clock menu more-arrow no yes

Filed under:

Track and Field World Championships Day 9 Open Thread

The last day concludes with more finals that you can handle. OK, probably not more than you can handle, but at least as many as you can handle.

Kirby Lee-USA TODAY Sports

We're finally here at the last day of the 2015 World Championships in Beijing, upon the conclusion of which we will all get a well-deserved long night of sleep. The competition has been one of individual greatness more so than national or team dominance. Usain Bolt, Mo Farah, Genzebe Dibaba, Ashton Eaton. Those are the names we will remember from this competition. Sure, Kenya getting gold in the men's javelin and men's 400m hurdles is a fun occurrence, but the Kenyan dominance wasn't quite as widespread and infectious as that of those four individuals.

It has been entertaining to watch their competitors try--and ultimately fail--to deal with the significant gap in talent presented by their transcendence. Tactics have ranged from running painfully slow to attempting to run painfully fast; from tripping Mo Farah to giving Usain Bolt the lead with a botched handoff. Their victories have come in all shapes and sizes, but they have been victories all the same. Today Genzebe Dibaba, perhaps the most dominant of those four, will try to cap off a great week of individual transcendence.

The morning of day one featured the men's marathon and, fittingly, the morning of day nine will be devoted to the women's marathon. It's silly to even make predictions about this race after we saw how the Beijing heat and humidity affected the men's race on day 1. The odd-on favorites in that race were never really competitive once the pace quickened. Possibly contributing to that was the lack of an appearance fee or monetary reward for a high finish as many of the Kenyans and Ethiopians dropped out once the going got tough. Those factors both--weather and purse--are at play in this women's race.

If you have access to Universal Sports, the women's marathon will be your last chance to utilize it.

Morning Session
Time (EST) Event
7:30 PM Women's Marathon

The afternoon features 4 finals on the track. First up is the women's 5000m. Genzebe Dibaba will win gold barring disqualification, but the race behind her should prove interesting. Alma Ayana will be the favorite for silver and she has actually run faster than Dibaba in the 5000m this season. But, seriously, is anyone actually thinking she has a shot a gold? Also looking to challenge Ayana for a medal will be Senbere Teferi, Mercy Cherono, and Viola Kibiwot who have all run between 14:34 and 14:37 this season.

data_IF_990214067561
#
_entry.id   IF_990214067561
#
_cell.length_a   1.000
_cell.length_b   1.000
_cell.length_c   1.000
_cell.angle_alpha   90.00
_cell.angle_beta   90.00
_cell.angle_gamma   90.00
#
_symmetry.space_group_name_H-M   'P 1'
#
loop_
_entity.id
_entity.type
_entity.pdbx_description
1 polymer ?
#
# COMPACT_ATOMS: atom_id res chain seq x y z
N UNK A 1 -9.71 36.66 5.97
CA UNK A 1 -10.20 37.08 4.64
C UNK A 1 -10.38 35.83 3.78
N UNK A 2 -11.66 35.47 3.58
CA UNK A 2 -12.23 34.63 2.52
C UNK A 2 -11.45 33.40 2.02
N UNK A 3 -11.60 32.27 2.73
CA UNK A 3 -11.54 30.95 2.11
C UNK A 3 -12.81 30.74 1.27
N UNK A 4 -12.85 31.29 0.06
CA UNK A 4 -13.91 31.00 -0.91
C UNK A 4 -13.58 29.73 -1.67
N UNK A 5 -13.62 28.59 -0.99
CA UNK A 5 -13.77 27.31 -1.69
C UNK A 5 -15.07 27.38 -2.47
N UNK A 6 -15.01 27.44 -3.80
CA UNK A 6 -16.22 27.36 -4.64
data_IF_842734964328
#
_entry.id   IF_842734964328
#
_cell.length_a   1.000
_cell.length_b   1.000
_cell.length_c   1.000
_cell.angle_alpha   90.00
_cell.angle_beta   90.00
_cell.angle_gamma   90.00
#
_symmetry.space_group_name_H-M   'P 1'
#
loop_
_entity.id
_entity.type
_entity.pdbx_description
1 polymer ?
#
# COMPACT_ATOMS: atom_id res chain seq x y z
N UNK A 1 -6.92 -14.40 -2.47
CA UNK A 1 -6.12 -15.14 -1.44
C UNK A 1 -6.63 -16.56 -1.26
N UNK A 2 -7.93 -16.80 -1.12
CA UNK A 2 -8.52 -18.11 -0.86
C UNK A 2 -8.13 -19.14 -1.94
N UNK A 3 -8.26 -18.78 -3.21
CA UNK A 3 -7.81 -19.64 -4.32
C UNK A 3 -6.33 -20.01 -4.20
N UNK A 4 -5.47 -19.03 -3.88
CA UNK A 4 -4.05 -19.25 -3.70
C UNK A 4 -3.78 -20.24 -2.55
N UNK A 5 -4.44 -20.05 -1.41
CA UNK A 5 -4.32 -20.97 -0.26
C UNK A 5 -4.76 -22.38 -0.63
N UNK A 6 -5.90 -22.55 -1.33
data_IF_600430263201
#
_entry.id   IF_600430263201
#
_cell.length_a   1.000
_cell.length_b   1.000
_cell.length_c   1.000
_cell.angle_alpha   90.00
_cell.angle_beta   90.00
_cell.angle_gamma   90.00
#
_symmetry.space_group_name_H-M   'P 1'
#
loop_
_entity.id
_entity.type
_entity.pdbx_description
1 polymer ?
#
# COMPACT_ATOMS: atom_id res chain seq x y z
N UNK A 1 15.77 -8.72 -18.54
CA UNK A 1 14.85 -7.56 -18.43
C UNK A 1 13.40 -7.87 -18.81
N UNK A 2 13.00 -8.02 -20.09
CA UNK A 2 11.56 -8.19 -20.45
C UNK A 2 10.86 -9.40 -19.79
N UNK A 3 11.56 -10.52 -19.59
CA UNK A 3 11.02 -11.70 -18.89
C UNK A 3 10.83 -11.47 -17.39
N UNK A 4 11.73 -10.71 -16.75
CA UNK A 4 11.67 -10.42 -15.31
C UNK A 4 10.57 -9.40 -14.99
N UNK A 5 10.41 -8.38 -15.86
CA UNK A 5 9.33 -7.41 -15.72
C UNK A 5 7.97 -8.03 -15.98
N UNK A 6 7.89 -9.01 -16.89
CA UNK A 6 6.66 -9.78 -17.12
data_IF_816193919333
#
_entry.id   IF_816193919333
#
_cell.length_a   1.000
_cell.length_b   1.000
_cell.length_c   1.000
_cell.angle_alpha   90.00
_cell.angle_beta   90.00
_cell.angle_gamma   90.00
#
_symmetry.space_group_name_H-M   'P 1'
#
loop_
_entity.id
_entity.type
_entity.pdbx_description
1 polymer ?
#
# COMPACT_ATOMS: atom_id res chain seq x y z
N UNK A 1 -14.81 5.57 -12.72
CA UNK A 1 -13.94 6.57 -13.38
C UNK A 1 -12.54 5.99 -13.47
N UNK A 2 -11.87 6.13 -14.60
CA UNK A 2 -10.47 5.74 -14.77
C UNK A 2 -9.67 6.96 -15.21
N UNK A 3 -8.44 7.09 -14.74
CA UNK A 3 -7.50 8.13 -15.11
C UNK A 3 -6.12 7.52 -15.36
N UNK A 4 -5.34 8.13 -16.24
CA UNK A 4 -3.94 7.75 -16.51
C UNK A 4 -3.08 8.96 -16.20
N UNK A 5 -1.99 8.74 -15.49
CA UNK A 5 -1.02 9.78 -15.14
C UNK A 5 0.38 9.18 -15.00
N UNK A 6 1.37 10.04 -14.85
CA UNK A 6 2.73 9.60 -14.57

Following that will be the men's 1500m final. The Americans were fortunate to advance all three of their runners with Robby Andrews as a bit of a surprise to make the final. I'm sitting here looking at the start list and can talk myself into anyone medalling in this race. Some of more likely than others, of course. I wouldn't bet against Kiprop or Makhloufi, but really, anything can happen in this final.

The United States will enter as the favorites in both the men's and women's 4x400m relay, but if we've learned anything from the previous 8 days of running, it is that Americans are never the favorites, even when they are. There are handoffs, starting blocks, and all manner of other obstacles standing between the United States and relay gold. They still should win both of these, but it seems inevitable that Jamaica will actually take gold.

Television coverage is provided by means of your favorite stream.

Afternoon Session
Time (EST) Event
6:30 AM Men's High Jump Final
6:45 AM Women's Javelin Final
7:15 AM Women's 5000m Final
7:45 AM Men's 1500m Final
8:05 AM Women's 4x400m Relay Final
8:25 AM Men's 4x400m Relay Final

We'll see you here. Follow along with us on the last day of an exciting--and disappointing from an American perspective--world championships. We can verbally celebrate Genzebe Dibaba.